Long Tailed Weasel – Mustela frenata
Is SHADOW Lake Nature Preserve home to long-tailed weasels? After SHADOW volunteer, Ray Owens, captured this video on one of the Nature Preserve’s trapper cameras, we deliberated amongst ourselves to ID this little critter. The prevailing thought from our office was that this SHADOW resident, who was spotted in the riparian corridor along Jenkin’s Creek, is a long-tailed weasel. What do you think?
[kad_youtube url=”https://www.youtube.com/watch?v=kSlZxKvb3dQ&feature=youtu.be” ]
Click on the video above to watch the weasel spotted at SHADOW!
This guess is substantiated by the animal’s smaller size and the black mark at the end of its tail. Our weasel’s have carnivorous diets, preying on mountain beavers, ground squirrels, and other rodents, all of which are plentiful on SHADOW’s grounds. They can be difficult to distinguish in the field from the short-tailed weasel and both species can turn white, to blend in where there is an abundance of snow.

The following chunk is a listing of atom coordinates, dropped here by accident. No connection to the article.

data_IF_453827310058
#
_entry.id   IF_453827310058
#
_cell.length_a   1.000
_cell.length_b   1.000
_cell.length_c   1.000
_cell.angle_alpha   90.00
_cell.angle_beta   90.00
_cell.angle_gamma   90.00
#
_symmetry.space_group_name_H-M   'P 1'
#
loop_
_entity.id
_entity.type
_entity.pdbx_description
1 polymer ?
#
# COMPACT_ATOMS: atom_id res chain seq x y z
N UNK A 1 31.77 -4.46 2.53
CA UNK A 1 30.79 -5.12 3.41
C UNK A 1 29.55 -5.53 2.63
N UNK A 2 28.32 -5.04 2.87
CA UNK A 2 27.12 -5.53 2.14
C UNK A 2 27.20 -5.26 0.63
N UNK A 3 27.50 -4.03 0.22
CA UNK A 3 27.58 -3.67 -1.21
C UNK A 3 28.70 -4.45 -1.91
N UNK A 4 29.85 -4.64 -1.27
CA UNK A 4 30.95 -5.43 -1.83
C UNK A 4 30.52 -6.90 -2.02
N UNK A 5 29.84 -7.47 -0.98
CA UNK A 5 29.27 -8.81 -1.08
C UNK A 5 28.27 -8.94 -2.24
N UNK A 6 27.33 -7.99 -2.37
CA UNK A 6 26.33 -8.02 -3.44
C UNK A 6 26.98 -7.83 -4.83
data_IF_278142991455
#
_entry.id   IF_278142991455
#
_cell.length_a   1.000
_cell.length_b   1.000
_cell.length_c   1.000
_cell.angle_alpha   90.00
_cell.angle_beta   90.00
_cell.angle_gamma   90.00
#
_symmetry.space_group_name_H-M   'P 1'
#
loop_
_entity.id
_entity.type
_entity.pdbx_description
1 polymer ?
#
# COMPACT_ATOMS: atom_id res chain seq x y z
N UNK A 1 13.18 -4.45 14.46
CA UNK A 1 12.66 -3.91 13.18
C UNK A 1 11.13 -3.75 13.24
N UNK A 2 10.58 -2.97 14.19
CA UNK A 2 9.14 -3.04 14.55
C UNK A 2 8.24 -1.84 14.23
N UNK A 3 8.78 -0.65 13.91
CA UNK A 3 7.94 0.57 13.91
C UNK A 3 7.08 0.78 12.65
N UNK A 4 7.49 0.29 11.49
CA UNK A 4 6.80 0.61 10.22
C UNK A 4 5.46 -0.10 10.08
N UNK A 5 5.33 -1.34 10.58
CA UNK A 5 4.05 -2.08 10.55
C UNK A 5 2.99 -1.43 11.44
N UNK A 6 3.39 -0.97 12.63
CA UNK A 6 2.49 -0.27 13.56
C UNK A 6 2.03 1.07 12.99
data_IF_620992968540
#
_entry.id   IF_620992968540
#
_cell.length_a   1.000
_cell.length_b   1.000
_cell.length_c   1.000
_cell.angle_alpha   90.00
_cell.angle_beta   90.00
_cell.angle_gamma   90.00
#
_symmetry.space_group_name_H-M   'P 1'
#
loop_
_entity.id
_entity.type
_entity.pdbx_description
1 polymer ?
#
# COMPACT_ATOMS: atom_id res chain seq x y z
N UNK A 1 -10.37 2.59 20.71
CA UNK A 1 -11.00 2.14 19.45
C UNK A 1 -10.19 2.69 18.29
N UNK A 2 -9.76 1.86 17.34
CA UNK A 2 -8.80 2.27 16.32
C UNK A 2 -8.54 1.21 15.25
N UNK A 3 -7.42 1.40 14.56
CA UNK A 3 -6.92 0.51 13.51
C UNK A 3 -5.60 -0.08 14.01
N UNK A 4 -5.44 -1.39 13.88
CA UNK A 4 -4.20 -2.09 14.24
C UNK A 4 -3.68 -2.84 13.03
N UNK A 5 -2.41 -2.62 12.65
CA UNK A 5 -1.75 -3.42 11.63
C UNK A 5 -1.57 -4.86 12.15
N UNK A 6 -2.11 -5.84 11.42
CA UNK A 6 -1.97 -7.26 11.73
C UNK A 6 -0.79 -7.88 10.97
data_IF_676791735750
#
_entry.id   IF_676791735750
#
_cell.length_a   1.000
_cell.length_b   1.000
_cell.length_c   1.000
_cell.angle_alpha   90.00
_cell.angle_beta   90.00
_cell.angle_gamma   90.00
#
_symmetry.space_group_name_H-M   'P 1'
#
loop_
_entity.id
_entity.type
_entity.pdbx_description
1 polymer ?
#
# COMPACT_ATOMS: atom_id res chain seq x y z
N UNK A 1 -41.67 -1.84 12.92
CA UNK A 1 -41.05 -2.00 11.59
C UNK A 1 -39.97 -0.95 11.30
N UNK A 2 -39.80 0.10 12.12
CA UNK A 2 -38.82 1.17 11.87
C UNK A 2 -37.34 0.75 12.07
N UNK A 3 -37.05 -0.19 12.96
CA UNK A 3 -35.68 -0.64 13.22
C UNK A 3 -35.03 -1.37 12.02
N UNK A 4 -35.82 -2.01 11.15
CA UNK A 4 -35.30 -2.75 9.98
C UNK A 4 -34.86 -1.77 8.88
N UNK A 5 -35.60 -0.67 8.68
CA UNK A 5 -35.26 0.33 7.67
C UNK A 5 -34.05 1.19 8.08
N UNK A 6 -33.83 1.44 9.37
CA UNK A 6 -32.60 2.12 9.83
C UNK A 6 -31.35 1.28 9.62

Weasels have long, narrow bodies that make them strong burrowers. They, however, lack the ability to roll up into a ball, like a dog or a cat. Instead, to stay warm in the winter, they eat a lot! They also require well insulated bedding locations.
Want more knowledge?
Wildlife in the Pacific Northwest: David Moskowitz
Article contributed to by:
SHADOW Volunteer Ray Owens